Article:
Defense and Security Analysis Review

American Defense Reform: Lessons from Failure and Success in Navy History, by

Dave Oliver and Anand Toprani, Washington, DC, Georgetown University Press, 2022,

310 pp., $104.95, £78.00 GBP (hardback), $34.95, £26.50 GBP (softback), ISBN:


American Defense Reform: Lessons from Failure and Success in Navy History is an excellent

book that should be read by anybody teaching or doing research in the areas of defense

reform, civil-military relations, or Department of Defense (DoD) contracting out. This

review, while at times critical due to the tremendous scope of the topics covered, is overwhelmingly

positive, and seeks to fill in material to supplement the already substantial and extremely

well documented (through personal experience of Oliver as well as books, articles, and

documents) information in the book.

The book, as stated on page XI, is “…a how-to guide for reshaping the Department of

Defense.” Focusing specifically on the Navy, the authors review in chapters 1–4, failures

and success in how the Navy was reshaped between WW II and the end of the Cold War.

Based on books, articles, documents, and Oliver’s personal interviews with three Navy

Chiefs of Staff (CNO) and one Vice Chief (VCNO), they stipulate on page 7 that successful

and lasting change requires three preconditions. First, a shock that challenges existing

assumptions and budgets. Second, military leaders who are flexible, open to new ideas, and

willing to share their knowledge. And third, clear guidance from civilian leaders who can

serve as disinterested arbiters among the services and whose approval is essential for

change in the services. The first four chapters cover the 1940s and the revolt of the admirals,

the 1960s, the McNamara revolution, the 1970s, mainly CNO Zumwalt, and unfinished

business, and the 1980s, specifically CNO Kelso, life after the Cold War. The title of the

book includes failure and success in Navy history. The last phase, under CNO Kelso, is by

far the most successful. However, judging from recent experiences of the Navy with ships

running into other ships, a nuclear submarine running into an underwater mountain, an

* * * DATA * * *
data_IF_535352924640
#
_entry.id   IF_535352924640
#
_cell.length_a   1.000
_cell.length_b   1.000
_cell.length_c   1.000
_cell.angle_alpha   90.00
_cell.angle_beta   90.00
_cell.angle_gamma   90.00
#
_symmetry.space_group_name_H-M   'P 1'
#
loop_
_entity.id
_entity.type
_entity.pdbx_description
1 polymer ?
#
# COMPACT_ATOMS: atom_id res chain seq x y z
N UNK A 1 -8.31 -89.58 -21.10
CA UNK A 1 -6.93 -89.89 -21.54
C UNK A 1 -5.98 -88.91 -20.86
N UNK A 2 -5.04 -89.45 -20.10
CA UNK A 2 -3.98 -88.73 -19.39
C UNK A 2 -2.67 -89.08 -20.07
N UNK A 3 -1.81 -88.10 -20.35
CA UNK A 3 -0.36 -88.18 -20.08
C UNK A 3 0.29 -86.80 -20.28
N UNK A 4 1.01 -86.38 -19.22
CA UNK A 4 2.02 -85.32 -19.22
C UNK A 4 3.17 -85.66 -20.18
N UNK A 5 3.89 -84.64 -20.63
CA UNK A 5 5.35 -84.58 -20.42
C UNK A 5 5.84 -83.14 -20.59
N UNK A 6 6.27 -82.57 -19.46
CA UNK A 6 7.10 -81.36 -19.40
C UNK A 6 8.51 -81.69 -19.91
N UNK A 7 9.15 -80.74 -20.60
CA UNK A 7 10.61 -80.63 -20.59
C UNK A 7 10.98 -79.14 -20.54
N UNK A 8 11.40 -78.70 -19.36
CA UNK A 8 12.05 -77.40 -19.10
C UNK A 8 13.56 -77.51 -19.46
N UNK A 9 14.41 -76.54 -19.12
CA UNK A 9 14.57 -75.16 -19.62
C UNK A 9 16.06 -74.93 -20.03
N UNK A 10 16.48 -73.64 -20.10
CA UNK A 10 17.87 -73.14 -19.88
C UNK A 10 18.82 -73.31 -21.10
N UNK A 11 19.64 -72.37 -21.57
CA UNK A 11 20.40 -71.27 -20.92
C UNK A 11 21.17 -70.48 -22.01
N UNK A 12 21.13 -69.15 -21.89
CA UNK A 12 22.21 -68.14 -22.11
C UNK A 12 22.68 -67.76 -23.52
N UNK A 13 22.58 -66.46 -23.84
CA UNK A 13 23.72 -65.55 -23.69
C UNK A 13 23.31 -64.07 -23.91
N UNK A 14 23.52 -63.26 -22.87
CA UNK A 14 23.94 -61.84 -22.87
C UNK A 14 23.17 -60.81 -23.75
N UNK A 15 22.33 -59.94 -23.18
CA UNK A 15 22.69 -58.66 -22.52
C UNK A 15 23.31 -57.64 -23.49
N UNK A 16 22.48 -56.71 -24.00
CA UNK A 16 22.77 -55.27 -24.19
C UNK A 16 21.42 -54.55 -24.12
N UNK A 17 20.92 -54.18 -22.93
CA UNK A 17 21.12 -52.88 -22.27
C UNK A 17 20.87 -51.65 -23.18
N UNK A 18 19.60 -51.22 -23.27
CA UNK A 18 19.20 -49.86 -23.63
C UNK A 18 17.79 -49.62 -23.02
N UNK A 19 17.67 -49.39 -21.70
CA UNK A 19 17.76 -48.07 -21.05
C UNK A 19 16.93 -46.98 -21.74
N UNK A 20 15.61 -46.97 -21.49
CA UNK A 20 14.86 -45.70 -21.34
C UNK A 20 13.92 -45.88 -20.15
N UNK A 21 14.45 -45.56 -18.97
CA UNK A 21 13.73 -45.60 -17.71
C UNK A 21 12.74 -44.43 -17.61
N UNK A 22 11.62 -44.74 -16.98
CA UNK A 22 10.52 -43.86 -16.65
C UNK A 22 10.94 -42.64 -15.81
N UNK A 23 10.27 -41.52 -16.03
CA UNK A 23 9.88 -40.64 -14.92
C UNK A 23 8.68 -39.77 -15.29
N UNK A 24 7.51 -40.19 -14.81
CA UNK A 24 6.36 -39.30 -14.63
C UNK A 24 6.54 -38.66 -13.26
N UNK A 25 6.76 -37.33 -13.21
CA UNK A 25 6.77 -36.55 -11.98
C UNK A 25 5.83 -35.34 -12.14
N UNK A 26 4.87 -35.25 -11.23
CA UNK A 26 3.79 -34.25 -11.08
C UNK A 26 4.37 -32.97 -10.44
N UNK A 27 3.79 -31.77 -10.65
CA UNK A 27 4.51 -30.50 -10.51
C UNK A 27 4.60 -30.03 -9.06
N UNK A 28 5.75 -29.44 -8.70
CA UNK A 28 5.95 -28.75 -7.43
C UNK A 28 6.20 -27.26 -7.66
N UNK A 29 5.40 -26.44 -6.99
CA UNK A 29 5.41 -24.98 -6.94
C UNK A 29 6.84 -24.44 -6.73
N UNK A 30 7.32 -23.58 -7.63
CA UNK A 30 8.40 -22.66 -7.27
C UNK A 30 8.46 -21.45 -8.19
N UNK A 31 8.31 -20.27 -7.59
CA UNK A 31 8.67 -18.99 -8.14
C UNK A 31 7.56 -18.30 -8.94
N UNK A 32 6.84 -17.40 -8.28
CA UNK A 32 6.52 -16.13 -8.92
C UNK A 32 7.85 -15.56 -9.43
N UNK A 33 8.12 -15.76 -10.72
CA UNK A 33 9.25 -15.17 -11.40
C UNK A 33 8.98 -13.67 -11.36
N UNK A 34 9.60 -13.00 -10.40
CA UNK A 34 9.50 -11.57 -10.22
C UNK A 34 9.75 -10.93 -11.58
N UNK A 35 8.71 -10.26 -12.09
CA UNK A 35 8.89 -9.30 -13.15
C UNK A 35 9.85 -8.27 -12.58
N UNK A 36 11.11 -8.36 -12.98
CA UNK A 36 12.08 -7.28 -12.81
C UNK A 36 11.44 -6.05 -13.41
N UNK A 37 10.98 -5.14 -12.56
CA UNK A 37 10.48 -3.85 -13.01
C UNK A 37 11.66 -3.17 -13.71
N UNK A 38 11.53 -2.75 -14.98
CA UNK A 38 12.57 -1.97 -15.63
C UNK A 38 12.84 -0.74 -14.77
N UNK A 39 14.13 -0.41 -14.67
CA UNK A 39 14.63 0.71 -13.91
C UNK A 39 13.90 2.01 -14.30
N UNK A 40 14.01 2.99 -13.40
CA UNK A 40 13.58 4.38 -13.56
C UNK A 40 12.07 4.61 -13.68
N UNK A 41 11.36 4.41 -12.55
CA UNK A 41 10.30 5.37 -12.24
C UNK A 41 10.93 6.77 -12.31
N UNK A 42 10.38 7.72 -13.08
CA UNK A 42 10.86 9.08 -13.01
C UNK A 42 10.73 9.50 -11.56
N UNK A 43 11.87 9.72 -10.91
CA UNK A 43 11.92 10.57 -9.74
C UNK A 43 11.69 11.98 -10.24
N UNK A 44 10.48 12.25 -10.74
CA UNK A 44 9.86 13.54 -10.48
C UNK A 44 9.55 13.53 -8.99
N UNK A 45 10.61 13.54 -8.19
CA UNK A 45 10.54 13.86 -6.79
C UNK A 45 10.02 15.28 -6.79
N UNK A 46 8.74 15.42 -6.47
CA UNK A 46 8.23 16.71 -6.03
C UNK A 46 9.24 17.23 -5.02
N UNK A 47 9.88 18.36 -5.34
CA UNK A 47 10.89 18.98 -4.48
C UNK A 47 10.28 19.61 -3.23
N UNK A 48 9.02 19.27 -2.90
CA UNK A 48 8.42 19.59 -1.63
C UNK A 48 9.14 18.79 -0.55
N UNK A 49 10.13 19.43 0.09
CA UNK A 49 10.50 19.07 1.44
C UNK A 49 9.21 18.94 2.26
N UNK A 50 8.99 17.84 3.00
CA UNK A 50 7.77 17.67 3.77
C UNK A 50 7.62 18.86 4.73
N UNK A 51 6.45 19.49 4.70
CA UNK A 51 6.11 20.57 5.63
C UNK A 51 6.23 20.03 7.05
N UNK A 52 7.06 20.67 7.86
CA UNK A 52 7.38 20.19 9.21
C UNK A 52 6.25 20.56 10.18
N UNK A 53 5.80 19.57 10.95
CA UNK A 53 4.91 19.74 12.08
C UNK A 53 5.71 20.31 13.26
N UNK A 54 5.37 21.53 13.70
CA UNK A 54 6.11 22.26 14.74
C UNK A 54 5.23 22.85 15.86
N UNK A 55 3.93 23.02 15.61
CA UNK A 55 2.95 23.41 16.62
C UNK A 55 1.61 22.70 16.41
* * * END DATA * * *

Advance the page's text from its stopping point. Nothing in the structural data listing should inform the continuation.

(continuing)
amphibious carrier destroyed by fire at the San Diego Naval Base, graft and corruption

exposed in the “Fat Leonard Scandal”, a large number of suicides by enlisted personnel at

the Norfolk Naval Base, and a less than positive evaluation by the Government Accountability

Office (GAO) of the preparedness of the Navy, success is not necessarily followed by success.

Indeed, the title of a recent article by Congressman Rob Wittman is telling. “Congress is

building a stronger fleet than the Navy”.1

Following the four chapters which end with CNO Kelso and the Cold War, there are two

chapters which are extremely rich in material for the study of U.S. civil-military relations.

They are chapter 5 on political appointees and chapter 6 on the Congress. A short

summary of the former chapter is found on page 151. “Experience has demonstrated time

and time again that political appointees are unlikely to succeed in unilaterally imposing

sweeping and long-standing change on the Department of Defense.” In this chapter the

authors compare and contrast the role of civilians with the military who constitute the

bulk of the key staffs and the senior officers who manage the service components or commands.

They also highlight the tendency to resist change characteristic of large bureaucracies.

The authors then identify on page 155 the main reasons limiting the capacity of political

appointees to impose constructive change on DoD. They are as follows: the scale of the


challenge, the absence of subject matter expertise, the dearth of organisational skills, and a

lack of leadership skills.

It must be stated in defense of the authors that they identify throughout the book civilians

who have been fundamental in improving DoD. These would include Jacques Gansler, Dov

Zakheim, Phil Odeen, and Andrew Marshall. This reviewer got the sense, however, that the

authors convey an opinion that somehow the military have an edge on civilians, political

appointees or not. It must be noted that political appointees are not the only civilians in

DoD. Admittedly, as a civilian I am somewhat biased, and as a professor of national security